There’s a lot more we could be doing to make streets safer. Here are a several examples
Good morning and welcome to the Essential California newsletter. It’s Friday, Jan. 20.
Yesterday, I outlined some of the reasons traffic deaths are surging in Los Angeles and other communities across California.
Preliminary data show 312 people were killed in crashes on L.A. streets last year. That roughly works out to one person dying in traffic every 28 hours. Half of those victims were people fatally struck by cars while walking. More than 1,500 other road users were seriously injured in crashes last year.
The uptick in traffic violence isn’t unique to L.A.: The death toll is rising on streets across California and the U.S., despite many cities launching programs aimed at minimizing deaths. With so many of those efforts failing to deliver results, what can be done?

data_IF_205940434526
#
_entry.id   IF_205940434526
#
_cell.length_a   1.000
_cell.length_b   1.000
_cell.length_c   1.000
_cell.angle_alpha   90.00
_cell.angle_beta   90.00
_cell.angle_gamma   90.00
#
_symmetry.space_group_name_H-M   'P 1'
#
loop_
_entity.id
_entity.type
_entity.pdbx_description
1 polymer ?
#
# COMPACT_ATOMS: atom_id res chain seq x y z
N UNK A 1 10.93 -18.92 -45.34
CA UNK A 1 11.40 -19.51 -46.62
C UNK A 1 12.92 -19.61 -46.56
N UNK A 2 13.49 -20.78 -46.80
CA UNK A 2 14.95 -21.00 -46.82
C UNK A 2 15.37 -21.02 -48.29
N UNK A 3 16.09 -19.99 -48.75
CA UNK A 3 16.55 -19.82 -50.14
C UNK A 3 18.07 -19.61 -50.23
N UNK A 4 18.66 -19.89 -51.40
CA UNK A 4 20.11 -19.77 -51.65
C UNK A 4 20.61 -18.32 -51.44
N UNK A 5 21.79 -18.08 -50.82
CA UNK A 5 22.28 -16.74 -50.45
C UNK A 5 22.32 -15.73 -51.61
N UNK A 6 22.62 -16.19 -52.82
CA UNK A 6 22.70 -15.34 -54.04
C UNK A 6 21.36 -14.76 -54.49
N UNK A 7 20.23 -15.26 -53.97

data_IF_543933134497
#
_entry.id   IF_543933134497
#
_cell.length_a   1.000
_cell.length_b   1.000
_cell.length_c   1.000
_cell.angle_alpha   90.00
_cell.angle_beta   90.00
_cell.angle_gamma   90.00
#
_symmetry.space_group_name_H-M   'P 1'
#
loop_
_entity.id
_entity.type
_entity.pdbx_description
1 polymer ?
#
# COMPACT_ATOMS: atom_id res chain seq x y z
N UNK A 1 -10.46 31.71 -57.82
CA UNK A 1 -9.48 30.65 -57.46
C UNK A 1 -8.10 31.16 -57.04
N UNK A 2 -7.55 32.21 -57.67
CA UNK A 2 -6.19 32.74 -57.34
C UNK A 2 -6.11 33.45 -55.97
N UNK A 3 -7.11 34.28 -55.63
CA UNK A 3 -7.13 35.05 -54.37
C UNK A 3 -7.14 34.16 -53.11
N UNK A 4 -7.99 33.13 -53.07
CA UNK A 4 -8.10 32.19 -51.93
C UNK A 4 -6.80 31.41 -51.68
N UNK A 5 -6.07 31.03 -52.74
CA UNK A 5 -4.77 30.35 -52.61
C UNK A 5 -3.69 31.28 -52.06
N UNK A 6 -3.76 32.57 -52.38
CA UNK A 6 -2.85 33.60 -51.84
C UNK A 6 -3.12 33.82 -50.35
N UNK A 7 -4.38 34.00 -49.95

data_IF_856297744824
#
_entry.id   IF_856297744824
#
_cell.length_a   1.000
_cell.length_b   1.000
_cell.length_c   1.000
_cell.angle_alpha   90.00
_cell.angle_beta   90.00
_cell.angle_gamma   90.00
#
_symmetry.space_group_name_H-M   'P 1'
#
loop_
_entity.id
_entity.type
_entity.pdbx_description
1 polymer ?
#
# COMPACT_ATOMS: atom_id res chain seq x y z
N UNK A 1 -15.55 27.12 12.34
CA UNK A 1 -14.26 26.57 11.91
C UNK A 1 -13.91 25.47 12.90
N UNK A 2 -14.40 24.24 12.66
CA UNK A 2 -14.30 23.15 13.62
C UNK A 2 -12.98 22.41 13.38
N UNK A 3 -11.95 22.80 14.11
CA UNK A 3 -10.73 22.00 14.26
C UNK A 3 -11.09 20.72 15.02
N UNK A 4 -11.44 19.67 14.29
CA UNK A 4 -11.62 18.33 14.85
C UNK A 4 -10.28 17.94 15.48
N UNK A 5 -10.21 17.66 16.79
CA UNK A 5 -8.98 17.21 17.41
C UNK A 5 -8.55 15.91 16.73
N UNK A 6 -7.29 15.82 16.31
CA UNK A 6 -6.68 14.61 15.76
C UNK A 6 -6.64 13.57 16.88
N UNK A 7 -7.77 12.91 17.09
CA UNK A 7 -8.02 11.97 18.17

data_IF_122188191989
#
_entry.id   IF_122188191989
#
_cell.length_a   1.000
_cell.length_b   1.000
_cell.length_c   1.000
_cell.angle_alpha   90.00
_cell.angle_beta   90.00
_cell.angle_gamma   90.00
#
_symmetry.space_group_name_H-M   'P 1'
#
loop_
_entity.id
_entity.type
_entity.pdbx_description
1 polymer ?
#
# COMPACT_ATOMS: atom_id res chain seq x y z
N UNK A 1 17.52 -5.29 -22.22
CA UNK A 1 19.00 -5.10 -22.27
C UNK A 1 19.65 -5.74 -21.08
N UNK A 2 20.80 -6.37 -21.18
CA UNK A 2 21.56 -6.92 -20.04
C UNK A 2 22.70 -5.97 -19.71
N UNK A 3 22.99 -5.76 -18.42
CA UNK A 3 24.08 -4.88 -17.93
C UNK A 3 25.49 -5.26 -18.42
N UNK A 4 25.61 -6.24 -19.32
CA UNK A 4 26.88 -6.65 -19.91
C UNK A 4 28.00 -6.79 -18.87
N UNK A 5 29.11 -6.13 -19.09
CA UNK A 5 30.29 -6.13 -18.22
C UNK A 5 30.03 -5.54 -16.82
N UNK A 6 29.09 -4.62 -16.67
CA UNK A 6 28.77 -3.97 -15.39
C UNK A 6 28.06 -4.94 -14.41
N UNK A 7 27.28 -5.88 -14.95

Today, I’m highlighting potential solutions that have shown promise in other U.S. cities and other nations.
One caveat before I dive in: There is no singular, easy action that will stop us from killing one another with our cars. It may be tempting to chalk up conditions on our streets solely to driver behavior. I’ve heard variations of it many times over several years of reporting: If people just didn’t drive like maniacs, everything would be better. Not wrong, but also not realistic.
One tried and true fact about humans is that we make mistakes. Every safety improvement we’ve made in more than a century of automobile use is meant to compensate for that fact. Traffic lights, crosswalks, stop signs, raised sidewalks and speed limits are all designed to keep dangerous driving in check. Seat belts, airbags and changes in vehicle frames increased the odds of surviving crashes.